If Raphael provides us with thin pickings in seventeenth-century Dutch collections, the same is true for the other artists Lairesse admired greatly. In the Northern Netherlands for the seventeenth century the Getty Provenance Index and the Montias Database list four Carraccis—whether Ludovico, Annibale, or Agostino is unmentioned;10 three landscapes by Poussin—whether Nicolas or Gaspard is unmentioned;11 one Domenichino;12 and no Le Bruns. To these pictures can be added a painting of Jacob and Rachel (or Rebecca and Eleazar) said to be by Poussin (Nicolas or Gaspard) in the Six collection13 and a cycle of the Seven Works of Mercy attributed to Annibale Carracci, which according to Sandrart could be seen in the home of the Coymans family in Amsterdam.14 By the turn of the eighteenth century there were more Italian and French works in the Netherlands—in particular, the Rotterdam merchant Jacques Meyers put together one of the greatest collections of Poussins ever assembled—but Lairesse lost his eyesight in 1690, and there is no evidence that he knew the pictures on Meyers’s walls, nor indeed of any of the other paintings we have just listed.15
It is then perfectly possible that Gerard de Lairesse, who has often been called the Dutch Raphael and/or the Dutch Poussin,16 had never seen a genuine Raphael or Poussin. He may have thought that he had seen a Raphael or a Poussin—he may have been taken in by a wrong attribution or a deliberate forgery. But if so, he does not recount the experience in his Groot Schilderboek. Whenever he refers to specific Raphaels or Poussins, he is referring to paintings that he cannot have seen, since they were hanging on, or cemented to, walls in Italy and France. What he knew were not the paintings themselves, but reproductive prints after those paintings.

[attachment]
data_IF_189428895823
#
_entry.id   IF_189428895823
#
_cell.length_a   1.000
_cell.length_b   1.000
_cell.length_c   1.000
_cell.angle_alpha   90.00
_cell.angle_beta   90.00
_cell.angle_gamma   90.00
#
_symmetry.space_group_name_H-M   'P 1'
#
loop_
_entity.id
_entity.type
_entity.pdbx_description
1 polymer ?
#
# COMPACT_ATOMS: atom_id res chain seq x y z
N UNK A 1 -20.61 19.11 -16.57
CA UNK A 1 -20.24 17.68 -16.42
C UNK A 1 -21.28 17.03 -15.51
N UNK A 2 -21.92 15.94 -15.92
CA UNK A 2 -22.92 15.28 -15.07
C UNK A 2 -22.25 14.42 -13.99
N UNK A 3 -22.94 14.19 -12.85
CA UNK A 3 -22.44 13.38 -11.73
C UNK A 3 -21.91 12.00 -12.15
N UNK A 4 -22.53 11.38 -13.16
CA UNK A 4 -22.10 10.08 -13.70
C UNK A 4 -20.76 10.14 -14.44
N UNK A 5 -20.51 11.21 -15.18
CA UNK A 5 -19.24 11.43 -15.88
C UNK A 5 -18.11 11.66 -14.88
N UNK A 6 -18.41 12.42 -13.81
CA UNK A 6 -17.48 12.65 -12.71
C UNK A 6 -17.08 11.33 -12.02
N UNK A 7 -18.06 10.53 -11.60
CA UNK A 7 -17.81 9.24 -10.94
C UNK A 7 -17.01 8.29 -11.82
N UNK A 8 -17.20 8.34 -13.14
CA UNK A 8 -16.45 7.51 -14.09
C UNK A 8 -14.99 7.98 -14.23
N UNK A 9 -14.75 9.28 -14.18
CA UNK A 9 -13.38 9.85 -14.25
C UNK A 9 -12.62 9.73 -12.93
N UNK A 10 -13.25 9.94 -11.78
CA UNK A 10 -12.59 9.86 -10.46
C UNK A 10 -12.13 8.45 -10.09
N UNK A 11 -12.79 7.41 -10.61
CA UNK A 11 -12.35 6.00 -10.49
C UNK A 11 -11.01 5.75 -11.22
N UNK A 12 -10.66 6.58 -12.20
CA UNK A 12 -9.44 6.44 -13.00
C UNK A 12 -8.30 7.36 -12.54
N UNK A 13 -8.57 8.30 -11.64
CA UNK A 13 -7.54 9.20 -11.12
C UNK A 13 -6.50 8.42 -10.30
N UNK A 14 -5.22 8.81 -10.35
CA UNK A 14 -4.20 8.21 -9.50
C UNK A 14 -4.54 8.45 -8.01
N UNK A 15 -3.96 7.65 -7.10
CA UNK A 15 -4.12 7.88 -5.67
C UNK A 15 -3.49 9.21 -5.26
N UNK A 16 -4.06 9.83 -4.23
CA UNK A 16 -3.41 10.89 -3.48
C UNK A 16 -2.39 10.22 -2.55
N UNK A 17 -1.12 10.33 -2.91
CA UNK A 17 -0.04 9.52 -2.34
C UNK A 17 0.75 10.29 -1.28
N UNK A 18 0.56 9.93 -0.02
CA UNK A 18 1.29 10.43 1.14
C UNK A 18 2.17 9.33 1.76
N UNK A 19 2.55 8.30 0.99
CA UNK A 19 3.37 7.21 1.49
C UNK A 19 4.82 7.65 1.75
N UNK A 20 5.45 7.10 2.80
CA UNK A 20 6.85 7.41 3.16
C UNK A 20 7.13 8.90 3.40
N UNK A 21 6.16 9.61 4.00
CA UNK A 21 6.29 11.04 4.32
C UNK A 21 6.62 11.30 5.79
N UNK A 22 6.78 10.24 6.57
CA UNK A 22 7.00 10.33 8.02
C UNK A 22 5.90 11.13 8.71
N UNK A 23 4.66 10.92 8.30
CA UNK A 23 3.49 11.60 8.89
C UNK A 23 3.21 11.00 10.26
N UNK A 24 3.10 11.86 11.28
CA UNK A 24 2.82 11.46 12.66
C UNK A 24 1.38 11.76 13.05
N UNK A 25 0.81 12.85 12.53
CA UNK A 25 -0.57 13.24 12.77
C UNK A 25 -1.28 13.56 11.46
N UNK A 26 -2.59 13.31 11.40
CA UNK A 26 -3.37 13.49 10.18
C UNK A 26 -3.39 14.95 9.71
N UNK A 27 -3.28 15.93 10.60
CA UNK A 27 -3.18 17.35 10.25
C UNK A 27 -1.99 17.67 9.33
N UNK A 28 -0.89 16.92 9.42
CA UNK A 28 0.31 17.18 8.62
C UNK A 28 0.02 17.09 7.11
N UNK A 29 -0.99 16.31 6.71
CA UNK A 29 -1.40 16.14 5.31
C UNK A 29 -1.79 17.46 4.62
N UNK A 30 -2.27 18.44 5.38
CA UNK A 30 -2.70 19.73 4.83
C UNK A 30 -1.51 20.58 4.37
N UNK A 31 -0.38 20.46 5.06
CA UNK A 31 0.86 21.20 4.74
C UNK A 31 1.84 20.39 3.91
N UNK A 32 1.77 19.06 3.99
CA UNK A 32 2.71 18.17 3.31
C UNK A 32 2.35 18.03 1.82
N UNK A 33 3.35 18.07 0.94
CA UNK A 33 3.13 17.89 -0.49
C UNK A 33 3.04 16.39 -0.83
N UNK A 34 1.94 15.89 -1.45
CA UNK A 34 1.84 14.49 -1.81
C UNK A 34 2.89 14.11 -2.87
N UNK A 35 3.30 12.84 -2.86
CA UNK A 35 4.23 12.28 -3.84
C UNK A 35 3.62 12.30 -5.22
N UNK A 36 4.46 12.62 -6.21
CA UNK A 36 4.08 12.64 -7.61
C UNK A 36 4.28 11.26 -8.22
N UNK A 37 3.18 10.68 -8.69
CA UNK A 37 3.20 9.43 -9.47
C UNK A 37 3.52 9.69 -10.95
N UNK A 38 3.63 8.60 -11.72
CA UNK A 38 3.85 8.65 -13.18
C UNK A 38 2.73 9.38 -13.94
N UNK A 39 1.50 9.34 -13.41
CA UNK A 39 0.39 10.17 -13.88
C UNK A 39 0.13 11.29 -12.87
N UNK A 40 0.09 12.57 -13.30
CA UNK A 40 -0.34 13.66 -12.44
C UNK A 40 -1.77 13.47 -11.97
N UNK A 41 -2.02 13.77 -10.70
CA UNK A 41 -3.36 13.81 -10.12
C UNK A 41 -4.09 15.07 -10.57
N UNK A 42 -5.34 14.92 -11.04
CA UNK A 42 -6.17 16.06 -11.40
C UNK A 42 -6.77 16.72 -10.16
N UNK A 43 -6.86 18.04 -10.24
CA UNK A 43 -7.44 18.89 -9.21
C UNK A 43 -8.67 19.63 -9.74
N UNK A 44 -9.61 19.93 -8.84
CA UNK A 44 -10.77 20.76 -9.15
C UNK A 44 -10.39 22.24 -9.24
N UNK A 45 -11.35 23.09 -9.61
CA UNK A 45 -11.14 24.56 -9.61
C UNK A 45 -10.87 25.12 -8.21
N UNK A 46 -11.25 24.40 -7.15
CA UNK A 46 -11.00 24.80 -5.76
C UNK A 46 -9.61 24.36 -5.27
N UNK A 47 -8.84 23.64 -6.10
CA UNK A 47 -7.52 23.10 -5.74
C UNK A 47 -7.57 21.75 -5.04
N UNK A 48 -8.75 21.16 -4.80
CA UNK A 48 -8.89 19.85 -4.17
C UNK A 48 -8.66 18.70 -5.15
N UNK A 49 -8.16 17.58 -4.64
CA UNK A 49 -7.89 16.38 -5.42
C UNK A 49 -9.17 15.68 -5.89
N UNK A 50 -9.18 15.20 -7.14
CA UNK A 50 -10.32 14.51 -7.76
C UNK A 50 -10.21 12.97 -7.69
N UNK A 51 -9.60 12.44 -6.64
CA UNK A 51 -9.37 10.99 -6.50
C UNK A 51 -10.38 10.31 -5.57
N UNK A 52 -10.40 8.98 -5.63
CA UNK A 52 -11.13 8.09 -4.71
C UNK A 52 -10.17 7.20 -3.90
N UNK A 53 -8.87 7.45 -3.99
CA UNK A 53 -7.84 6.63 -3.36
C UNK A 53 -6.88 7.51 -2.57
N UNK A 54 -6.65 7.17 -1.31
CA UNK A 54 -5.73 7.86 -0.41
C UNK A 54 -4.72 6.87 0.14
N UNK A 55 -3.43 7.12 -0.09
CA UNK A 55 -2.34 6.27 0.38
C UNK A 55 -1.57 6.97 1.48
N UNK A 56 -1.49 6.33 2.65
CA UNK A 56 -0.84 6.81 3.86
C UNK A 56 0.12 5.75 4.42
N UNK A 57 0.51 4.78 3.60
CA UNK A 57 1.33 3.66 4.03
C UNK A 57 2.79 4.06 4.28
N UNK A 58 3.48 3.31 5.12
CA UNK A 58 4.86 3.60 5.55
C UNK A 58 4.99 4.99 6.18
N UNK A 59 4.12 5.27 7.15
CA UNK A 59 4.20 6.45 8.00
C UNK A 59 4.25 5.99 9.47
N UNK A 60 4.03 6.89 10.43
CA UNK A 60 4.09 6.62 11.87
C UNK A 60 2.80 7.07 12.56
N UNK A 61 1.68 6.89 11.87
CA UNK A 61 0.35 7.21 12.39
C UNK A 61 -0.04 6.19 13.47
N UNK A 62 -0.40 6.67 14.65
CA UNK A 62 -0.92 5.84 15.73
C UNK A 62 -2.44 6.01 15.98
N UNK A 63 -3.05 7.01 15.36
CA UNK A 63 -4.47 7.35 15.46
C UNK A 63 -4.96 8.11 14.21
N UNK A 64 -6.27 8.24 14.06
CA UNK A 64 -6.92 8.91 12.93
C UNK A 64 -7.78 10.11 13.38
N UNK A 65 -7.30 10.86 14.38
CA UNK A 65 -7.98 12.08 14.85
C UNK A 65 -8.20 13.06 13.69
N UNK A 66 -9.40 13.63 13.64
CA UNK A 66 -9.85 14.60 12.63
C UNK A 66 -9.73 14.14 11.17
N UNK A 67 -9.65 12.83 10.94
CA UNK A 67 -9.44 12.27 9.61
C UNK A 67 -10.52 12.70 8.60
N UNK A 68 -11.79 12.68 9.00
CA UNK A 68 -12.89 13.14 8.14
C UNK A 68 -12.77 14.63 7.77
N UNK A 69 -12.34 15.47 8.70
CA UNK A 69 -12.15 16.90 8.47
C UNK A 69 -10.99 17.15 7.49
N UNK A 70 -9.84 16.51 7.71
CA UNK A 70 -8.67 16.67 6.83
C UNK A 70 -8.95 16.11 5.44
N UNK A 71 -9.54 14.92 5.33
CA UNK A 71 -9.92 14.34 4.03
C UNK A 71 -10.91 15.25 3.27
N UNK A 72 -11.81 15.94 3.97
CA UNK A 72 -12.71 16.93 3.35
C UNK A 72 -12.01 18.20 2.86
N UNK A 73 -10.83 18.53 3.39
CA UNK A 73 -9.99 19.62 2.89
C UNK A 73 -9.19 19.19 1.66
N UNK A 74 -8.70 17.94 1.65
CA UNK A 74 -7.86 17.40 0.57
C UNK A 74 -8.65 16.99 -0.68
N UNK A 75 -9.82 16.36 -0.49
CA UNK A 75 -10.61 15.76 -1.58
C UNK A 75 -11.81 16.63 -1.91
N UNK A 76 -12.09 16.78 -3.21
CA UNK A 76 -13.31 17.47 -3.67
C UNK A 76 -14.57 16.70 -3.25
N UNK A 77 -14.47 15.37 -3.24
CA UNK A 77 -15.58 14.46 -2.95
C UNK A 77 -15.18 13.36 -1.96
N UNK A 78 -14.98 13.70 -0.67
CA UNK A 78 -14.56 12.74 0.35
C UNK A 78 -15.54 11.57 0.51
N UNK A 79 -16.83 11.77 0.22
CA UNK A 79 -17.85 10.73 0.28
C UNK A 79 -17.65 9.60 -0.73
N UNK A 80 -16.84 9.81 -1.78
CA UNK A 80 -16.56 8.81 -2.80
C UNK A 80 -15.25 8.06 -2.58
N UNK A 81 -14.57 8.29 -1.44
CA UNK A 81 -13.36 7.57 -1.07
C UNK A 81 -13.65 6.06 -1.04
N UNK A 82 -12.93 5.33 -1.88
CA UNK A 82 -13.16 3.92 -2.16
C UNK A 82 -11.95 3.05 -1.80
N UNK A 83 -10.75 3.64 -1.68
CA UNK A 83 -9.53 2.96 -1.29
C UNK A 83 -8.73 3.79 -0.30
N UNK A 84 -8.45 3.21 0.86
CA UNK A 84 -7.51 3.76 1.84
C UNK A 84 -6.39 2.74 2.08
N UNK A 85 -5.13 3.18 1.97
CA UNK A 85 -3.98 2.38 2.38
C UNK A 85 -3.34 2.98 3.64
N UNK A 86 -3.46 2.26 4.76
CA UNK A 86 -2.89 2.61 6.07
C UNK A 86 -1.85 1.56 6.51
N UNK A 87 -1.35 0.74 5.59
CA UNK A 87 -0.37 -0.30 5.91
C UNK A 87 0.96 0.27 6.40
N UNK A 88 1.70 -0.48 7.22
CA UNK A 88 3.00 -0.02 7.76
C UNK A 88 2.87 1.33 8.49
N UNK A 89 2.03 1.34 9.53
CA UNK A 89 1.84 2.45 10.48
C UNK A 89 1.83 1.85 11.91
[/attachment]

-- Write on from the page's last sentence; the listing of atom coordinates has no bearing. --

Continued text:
As an example of this, take a passage in the Groot Schilderboek, in which he writes in favor of what he calls “kloeke beelden,” “robust figures,” as Lyckle de Vries has translated it.17 Painting robustly, Lairesse tells us, is to paint the figures so that they look large, as if they were seen close by, rather than small, as if they were seen in the middle distance.18 In his chapter defending robust figures, Lairesse gives examples of Italian and French paintings that are painted in the robust manner:
Consider for example the Woman at the Well, by Carracci;19 Simon the Magician, by Raphael;20 Judith, Sheba, Esther and David, by Domenichino;21 Esther and Ahasuerus, by Poussin.22 Look at the beautiful piece by Le Brun, depicting the Death of St Stephen:23 how he has arranged these things with wonderful power, skill and naturalness, and also with robust figures. This example is enough to show clearly that painting robustly far surpasses painting on a small scale, and that whoever is practiced at painting on a large scale, can descend without difficulty to the small-scale, should he so desire: but that on the other hand someone who always remains busy with the small-scale, can attain the large-scale only with difficulty.24
From this it sounds as if Lairesse has seen the paintings themselves; but since only one of these pictures was in the Low Countries during his lifetime, he must have known the others through prints.25 The exception to the rule was Annibale Carracci’s Woman at the Well (Christ and the Samaritan Woman), which was in the collection of Jan Six in Amsterdam from at least 1669.26 It is possible that Lairesse saw this painting, but if he did, he does not mention the fact, whereas he does claim to have seen three prints after the painting.27